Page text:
Search This Blog


Thursday, November 5, 2009

Putnam Investments Has Quite A Deal For You....

I have been looking into the newest product/gimmick from Putnam Investments, their absolute return funds, These funds are designed to produce a targeted return over inflation as represented by the till rate. The target returns are 1% 3% 5% and 7%.

I'll have more to say about this fund in a later post but the unattractiveness of the 100 fund is apparent based on the fees alone. This fund which has a target return of 1% above tbills is 71% cash equivalents and carries a management fee of 1.25%.

Let's count the cash equivalent portion as virtually the same as a money market fund.
With 71% of the portfolio in cash and multiplying the management fee of 1.25% by 71% that means you are paying a management fee of .89% (.71x 1.25%) which is obviously outrageously high and figure the other 29% of the assets which are all bonds is the equivalent of a bond fund that part of the portfolio carries and effective management fee of .53%(.29x 1.85) not terrible but not very attractive compared to the vanguard short term bond etf fee of .11%.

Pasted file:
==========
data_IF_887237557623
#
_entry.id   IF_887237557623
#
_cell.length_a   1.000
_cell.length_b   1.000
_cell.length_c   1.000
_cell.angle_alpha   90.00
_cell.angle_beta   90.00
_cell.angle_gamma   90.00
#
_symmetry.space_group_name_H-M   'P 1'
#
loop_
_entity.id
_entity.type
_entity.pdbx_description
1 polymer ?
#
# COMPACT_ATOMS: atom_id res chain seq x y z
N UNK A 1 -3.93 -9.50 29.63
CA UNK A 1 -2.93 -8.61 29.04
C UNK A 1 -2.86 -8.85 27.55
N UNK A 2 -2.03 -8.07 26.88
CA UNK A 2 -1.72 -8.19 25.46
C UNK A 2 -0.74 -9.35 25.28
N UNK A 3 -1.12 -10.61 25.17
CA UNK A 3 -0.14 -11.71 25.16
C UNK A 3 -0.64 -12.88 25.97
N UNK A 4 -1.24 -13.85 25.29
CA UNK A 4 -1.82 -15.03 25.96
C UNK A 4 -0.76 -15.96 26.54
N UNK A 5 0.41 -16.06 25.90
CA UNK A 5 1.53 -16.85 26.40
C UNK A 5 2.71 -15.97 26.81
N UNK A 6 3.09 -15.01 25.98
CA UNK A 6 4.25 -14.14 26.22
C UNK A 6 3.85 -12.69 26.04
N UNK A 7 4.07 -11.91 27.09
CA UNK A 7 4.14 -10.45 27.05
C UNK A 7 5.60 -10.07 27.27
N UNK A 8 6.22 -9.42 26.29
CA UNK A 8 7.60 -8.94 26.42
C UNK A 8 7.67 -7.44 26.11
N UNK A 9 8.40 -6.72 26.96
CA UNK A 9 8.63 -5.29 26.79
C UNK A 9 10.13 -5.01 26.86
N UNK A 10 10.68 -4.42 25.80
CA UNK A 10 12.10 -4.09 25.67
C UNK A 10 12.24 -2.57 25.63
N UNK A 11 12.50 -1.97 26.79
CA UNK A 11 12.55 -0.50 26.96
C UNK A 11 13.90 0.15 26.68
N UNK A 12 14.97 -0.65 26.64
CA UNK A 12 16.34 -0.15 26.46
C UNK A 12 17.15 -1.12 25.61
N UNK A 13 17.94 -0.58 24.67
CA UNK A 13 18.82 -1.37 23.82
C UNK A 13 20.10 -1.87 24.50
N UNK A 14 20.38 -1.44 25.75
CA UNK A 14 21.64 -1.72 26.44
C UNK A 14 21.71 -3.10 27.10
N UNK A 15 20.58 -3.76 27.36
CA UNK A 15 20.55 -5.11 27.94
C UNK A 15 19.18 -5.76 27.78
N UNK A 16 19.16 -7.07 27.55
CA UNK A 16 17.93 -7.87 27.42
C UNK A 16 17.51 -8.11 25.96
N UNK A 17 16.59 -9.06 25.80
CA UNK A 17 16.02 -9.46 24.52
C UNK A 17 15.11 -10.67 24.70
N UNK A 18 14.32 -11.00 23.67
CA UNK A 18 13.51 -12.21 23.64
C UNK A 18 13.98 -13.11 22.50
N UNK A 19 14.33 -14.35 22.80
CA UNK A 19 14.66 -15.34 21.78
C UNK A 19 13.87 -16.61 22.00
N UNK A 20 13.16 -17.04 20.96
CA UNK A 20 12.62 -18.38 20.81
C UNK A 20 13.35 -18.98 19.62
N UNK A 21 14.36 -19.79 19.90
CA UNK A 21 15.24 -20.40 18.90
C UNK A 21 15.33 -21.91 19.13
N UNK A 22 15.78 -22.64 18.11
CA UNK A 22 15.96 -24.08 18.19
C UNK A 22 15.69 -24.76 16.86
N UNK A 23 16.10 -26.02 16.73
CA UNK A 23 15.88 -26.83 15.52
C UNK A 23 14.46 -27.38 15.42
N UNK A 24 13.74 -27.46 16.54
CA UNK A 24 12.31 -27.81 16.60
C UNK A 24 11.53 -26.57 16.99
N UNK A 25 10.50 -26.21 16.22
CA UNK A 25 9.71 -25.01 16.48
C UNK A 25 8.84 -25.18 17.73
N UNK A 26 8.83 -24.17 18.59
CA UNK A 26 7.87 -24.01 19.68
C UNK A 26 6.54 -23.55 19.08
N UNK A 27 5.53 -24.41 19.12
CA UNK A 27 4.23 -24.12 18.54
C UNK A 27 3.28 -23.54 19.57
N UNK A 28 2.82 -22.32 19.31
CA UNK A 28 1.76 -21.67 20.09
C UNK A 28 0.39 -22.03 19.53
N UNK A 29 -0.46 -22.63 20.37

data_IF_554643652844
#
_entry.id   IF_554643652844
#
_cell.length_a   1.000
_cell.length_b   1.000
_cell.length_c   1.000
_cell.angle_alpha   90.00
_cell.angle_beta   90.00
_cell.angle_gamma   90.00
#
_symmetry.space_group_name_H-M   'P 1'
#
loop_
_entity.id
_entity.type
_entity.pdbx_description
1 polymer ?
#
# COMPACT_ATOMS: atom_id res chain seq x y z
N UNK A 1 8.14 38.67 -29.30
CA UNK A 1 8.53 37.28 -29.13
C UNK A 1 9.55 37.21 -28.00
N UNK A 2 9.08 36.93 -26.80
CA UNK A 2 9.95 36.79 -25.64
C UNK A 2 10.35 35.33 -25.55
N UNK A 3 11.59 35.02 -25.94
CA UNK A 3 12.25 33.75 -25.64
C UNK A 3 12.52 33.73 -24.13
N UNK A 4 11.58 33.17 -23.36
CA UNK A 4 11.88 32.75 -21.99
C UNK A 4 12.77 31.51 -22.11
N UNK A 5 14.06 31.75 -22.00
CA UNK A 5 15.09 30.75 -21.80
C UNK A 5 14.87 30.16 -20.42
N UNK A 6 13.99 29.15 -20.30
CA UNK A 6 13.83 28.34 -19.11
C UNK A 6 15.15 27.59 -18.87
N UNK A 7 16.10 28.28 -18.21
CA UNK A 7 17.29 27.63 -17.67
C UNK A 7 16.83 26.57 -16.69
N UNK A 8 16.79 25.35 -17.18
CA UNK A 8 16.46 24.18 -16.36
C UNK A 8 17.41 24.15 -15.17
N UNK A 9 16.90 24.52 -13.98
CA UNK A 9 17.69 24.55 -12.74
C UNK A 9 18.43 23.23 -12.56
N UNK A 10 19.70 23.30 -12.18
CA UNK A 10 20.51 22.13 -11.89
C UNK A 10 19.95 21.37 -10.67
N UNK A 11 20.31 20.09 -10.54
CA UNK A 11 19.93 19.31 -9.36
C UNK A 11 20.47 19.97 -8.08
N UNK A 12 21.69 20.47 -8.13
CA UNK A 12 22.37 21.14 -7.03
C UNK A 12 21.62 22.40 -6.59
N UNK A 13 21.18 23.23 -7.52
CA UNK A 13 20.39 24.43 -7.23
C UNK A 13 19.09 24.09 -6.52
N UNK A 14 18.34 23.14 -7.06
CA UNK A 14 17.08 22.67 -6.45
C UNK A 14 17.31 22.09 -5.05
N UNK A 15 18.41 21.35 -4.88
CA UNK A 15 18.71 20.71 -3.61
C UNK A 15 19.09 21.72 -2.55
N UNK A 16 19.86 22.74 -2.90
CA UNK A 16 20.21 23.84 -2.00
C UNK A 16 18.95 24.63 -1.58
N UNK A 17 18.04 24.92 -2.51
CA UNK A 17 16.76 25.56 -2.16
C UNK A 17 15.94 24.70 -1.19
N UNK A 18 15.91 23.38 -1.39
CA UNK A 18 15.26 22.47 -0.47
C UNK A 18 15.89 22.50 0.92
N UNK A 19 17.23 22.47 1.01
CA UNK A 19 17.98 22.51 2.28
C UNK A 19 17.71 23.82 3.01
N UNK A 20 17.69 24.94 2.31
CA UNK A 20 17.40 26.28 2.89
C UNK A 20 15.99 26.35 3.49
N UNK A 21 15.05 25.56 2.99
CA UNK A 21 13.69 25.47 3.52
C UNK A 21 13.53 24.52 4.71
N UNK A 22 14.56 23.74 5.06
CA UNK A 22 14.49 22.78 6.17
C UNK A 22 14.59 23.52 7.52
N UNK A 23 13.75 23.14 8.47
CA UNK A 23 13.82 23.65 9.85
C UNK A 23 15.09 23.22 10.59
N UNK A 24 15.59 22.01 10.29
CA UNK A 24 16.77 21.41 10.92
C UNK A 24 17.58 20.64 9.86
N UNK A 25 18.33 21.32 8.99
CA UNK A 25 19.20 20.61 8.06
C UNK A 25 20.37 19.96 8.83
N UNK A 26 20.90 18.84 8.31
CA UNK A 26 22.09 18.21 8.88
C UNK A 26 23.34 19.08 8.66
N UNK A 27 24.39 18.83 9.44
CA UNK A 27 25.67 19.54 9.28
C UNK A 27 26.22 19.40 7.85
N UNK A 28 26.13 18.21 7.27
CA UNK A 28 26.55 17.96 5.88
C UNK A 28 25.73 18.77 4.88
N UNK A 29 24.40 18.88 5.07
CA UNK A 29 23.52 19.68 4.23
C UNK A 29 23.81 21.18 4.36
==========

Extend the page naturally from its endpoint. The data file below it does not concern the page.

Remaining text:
so an investor could create a portfolio that would perform in pretty much the same manner with 2 holdings

a low cost money fund (vanguard's is .14%(
a short term bond etf (etfs as low as .11%)

so the portfolion would have a blended management fee of .12% ! (.71x.14% +.29x.11%)

Oh, and just to "sweeten" the deal for investors, this fund carries sales charges. The A shares with the 1.25% operating expenses have an intial sales charge (front end load) of 3.25%. That means of every $100 invested $3.25 goes out in a sales charge. Which actually means that in the first year of any investment the it is impossible under current market conditions to provide a net return to investors of 1% above inflation as represented by tbills.

Here's the math

90 day tbill rate .07%
1% return above tbill 1.07%

so the value after one year on an investment in the fund after deducting sales charges is 97.43 or a loss of 2.57%. If you do the math you can see that the tbill rate has to rise to 2.25% to even breakeven with this fund.

It seems the putnam 100 is one to just say no to. Putnam funds are only available through financial advisors. Needless to say I have great problems with any advisor that would recommend this fund.

more later

No comments: